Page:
Last week, the Nevada Supreme Court joined California and some other states in holding that a liability insurer may not interplead its policy limits before a final judgment is entered against the policyholder for the purpose of exhausting its policy and terminating its duty to defend.
Benchmark Insurance Co. v. Sparks, 127 Nev. Adv. Op. 33 (2011) involved an attempt by an automobile insurer to interplead its policy limits so as to terminate its duty to defend the policyholder in the underlying action. The Nevada Supreme Court held that the insurer could not use the interpleader procedure to exhaust its policy limits before judgment was entered in the underlying action against the policyholder.
The Nevada Supreme Court’s decision turned on its interpretation of the following policy language:
We will settle or defend, as we consider appropriate, any claim or suit asking for these damages. In addition to our limit of liability, we will pay all defense costs we incur. Our duty to settle or defend ends when our limit of liability for this coverage has been exhausted.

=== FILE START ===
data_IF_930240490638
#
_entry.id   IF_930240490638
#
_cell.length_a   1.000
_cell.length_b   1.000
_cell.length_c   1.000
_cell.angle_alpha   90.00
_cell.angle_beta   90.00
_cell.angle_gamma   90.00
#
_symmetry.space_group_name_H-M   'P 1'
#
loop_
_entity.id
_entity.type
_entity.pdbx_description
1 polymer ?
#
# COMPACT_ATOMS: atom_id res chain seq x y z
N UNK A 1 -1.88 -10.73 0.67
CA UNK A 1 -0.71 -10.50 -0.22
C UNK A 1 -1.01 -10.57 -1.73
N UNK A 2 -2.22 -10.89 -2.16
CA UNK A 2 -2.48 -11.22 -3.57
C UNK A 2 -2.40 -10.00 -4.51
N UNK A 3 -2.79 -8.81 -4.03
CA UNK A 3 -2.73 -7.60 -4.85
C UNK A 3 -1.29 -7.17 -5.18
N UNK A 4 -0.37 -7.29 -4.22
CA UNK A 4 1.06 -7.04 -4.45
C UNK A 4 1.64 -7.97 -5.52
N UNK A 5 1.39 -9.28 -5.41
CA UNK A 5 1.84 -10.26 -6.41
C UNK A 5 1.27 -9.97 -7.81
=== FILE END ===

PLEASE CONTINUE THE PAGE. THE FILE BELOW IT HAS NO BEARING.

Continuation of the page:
In rejecting Benchmark’s attempt to exhaust, the Nevada Supreme Court found the policy’s exhaustion provision did not unambiguously alert the policyholder that Benchmark could terminate its duty to defend while a potential for indemnification still existed under the policy. Instead, it found the exhaustion provision to be ambiguous if it allowed exhaustion by means other than settlement or satisfaction of a judgment.
The Benchmark decision does not prevent liability insurers from interpleading their policy limits in Nevada, but it does restrict the insurer’s ability to exhaust those limits before the underlying action settles or proceeds to judgment.
Andy Downs is a coverage attorney in the San Francisco and Las Vegas offices of Bullivant Houser Bailey PC. For more information about this eAlert, please contact the author or the Insurance Group of Bullivant Houser Bailey PC.